Narrative about a homeless soldier.

Essay by jdaultonUniversity, Bachelor'sA+, June 2003

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Work For Food

"Will work for food." The words were neatly written in black magic marker on a jagged piece of brown cardboard. A filthy man about forty-five held the sign. He wore a pair of dirty, blood stained military fatigues; a green t-shirt, tattered and frayed; a military issue jacket whose patches needed patched; and combat boots, worn with holes, allowing his dirt and sweat stained socks to peek through. He huddled over a subway grate trying to keep warm. Holding his weather beaten sign, he hoped that someone would recognize that he was more than just a bum asking for a hand out.

David was nineteen when his number was called. A fresh faced kid, he worked at the grocery store and dated the girl next door. The Sunday before he shipped out, his church honored him with prayers and well wishes for a safe and speedy return.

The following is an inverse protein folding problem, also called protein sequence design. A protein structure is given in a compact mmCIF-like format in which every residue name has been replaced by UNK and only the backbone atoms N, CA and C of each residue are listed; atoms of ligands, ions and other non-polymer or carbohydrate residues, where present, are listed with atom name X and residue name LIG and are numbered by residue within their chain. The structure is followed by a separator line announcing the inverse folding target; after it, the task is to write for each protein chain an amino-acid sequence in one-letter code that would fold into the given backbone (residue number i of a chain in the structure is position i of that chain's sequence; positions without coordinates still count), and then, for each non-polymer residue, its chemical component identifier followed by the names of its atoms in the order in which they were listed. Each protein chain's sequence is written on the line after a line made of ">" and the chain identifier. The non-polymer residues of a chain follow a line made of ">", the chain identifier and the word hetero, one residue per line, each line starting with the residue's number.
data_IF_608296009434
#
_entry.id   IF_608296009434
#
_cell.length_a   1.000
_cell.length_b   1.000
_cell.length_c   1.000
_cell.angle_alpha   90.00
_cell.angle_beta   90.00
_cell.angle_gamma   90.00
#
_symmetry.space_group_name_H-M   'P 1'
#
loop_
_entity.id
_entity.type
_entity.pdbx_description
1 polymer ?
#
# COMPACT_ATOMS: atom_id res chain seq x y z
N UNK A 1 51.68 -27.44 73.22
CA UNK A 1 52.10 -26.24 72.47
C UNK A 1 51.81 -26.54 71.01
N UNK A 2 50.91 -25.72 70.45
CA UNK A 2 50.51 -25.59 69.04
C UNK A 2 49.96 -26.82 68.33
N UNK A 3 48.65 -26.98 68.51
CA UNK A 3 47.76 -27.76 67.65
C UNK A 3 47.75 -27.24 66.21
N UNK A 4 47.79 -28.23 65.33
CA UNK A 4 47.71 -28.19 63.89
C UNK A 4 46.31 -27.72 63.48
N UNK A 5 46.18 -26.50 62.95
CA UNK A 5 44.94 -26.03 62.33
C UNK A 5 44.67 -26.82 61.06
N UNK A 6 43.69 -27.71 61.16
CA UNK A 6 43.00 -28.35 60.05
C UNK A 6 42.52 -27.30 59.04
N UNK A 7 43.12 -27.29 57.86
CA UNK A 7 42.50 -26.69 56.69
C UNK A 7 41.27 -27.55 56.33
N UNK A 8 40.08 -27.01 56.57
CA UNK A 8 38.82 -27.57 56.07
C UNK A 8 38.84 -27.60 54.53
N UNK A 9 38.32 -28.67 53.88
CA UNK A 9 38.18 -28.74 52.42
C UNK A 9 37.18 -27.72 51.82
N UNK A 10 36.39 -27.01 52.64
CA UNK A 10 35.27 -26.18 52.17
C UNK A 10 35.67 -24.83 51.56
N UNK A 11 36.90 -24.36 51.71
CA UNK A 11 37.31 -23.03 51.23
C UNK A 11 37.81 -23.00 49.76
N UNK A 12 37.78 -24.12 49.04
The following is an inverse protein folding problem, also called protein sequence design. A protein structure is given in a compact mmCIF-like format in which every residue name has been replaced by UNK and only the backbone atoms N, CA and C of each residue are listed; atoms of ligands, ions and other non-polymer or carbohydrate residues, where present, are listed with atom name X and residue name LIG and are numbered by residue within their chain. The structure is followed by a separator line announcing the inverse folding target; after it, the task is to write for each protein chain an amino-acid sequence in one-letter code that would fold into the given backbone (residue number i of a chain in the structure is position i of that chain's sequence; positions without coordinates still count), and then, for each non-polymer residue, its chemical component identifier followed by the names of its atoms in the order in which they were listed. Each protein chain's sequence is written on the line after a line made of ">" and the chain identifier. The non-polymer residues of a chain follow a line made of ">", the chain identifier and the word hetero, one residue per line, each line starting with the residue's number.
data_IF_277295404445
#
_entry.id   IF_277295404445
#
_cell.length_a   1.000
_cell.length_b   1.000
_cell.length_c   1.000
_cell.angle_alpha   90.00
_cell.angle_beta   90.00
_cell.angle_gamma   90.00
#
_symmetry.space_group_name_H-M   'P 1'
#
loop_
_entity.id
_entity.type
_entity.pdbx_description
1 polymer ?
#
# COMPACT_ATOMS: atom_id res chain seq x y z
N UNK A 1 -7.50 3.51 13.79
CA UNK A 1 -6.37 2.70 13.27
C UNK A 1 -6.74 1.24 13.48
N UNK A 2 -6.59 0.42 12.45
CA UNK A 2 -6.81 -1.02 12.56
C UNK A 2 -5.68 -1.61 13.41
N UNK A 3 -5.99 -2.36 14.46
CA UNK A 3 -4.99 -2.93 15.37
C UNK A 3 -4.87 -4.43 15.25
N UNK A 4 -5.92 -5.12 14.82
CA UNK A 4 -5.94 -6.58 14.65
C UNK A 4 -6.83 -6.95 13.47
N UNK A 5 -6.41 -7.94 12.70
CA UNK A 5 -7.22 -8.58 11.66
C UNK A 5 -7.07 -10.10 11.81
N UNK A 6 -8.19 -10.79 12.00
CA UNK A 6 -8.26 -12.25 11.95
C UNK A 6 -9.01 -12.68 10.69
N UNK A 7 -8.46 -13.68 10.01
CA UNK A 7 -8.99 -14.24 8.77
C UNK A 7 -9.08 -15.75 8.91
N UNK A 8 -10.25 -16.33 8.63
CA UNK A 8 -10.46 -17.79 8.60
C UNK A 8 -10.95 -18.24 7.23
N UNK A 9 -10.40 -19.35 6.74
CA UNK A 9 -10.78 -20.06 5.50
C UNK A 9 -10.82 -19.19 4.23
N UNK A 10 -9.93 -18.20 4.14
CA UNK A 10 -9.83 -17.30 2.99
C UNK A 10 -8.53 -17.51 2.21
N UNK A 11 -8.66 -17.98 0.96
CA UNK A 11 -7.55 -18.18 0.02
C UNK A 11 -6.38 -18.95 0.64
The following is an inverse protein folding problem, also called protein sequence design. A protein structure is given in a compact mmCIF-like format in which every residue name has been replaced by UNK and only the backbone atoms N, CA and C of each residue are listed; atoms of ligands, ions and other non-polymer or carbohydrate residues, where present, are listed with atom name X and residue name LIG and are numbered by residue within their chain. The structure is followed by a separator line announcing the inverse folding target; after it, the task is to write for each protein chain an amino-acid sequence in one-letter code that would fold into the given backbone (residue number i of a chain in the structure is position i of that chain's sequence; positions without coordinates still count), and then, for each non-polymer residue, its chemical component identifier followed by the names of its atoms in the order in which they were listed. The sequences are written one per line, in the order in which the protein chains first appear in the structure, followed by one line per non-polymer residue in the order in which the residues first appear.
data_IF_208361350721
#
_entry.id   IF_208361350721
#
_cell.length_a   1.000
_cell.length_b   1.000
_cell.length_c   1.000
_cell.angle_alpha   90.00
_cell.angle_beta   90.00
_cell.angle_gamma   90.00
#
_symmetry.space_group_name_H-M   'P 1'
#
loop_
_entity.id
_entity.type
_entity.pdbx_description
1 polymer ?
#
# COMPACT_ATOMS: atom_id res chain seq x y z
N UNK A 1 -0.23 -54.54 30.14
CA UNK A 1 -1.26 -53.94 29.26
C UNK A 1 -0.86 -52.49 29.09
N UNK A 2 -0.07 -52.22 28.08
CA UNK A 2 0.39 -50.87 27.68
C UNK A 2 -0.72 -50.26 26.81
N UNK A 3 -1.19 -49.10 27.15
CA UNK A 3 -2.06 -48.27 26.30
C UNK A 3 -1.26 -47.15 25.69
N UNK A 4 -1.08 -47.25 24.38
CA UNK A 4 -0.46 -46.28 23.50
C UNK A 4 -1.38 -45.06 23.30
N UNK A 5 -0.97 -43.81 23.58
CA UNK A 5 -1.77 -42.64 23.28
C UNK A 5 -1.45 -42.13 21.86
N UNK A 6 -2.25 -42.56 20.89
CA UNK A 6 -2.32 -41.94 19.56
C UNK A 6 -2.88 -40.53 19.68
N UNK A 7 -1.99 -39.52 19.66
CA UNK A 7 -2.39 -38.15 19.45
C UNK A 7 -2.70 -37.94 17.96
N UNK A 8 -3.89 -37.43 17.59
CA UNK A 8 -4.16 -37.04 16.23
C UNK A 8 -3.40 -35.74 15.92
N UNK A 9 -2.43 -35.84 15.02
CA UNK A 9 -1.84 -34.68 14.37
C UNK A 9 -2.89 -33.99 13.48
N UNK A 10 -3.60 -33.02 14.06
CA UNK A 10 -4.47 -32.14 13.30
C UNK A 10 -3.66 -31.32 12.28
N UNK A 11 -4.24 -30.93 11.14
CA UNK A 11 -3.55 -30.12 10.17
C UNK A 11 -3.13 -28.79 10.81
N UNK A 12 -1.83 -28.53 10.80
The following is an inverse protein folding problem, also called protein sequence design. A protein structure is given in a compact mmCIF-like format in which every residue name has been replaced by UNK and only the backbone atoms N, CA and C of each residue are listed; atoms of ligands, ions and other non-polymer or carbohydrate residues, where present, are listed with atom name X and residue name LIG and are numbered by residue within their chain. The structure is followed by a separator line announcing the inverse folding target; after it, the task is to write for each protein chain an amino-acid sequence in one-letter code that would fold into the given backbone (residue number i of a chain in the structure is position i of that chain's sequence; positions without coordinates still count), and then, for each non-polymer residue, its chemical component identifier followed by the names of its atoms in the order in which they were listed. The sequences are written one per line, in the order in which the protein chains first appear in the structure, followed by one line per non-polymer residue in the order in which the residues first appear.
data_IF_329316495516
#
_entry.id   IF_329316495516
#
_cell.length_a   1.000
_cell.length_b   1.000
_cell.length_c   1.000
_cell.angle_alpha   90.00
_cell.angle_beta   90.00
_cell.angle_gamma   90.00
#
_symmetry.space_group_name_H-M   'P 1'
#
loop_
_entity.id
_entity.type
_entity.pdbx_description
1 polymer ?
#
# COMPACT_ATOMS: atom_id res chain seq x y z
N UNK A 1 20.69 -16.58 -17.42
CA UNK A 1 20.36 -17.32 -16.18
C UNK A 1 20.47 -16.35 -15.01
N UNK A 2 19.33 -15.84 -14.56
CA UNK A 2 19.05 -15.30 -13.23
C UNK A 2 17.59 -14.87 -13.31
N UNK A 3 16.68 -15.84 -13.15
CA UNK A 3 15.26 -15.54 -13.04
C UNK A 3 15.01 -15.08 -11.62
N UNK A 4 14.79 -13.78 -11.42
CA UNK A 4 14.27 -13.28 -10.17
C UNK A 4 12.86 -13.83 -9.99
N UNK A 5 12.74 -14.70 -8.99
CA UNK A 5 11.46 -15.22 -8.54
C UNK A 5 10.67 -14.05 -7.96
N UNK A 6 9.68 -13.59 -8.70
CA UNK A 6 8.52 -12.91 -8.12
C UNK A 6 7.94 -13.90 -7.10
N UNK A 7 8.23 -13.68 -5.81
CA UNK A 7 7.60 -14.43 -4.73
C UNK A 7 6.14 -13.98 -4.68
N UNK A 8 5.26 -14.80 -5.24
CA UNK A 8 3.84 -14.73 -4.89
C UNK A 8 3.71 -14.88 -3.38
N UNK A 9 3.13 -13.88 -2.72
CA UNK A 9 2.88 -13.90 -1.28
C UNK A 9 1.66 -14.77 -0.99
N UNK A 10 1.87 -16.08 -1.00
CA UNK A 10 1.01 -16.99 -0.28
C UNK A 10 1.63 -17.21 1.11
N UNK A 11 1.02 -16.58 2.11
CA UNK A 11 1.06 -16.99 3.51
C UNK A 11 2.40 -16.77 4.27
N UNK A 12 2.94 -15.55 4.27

Eight weeks later David was on a transport plane with fifty-nine other child soldiers. They were being sent to Saigon.

David spent three years in the lush jungles of Vietnam. Soldiers, old men, women, children; he saw them all die. The earth was red with blood. Faces of the dead haunted David in wakefulness and in sleep. David was sent home in January three years, eight weeks, and six days after he left. Of the fifty-nine men he began his nightmare with only twenty were alive to make the journey home.

David returned not to a grateful nation, but to a country torn by war. He was booed and spit upon. Men and women yelled "baby killer" and "murderer" at him. David knew they were right. He carried the images of the dead with him everywhere.

Eventually, David returned to his former life. Once again, he bagged groceries at the...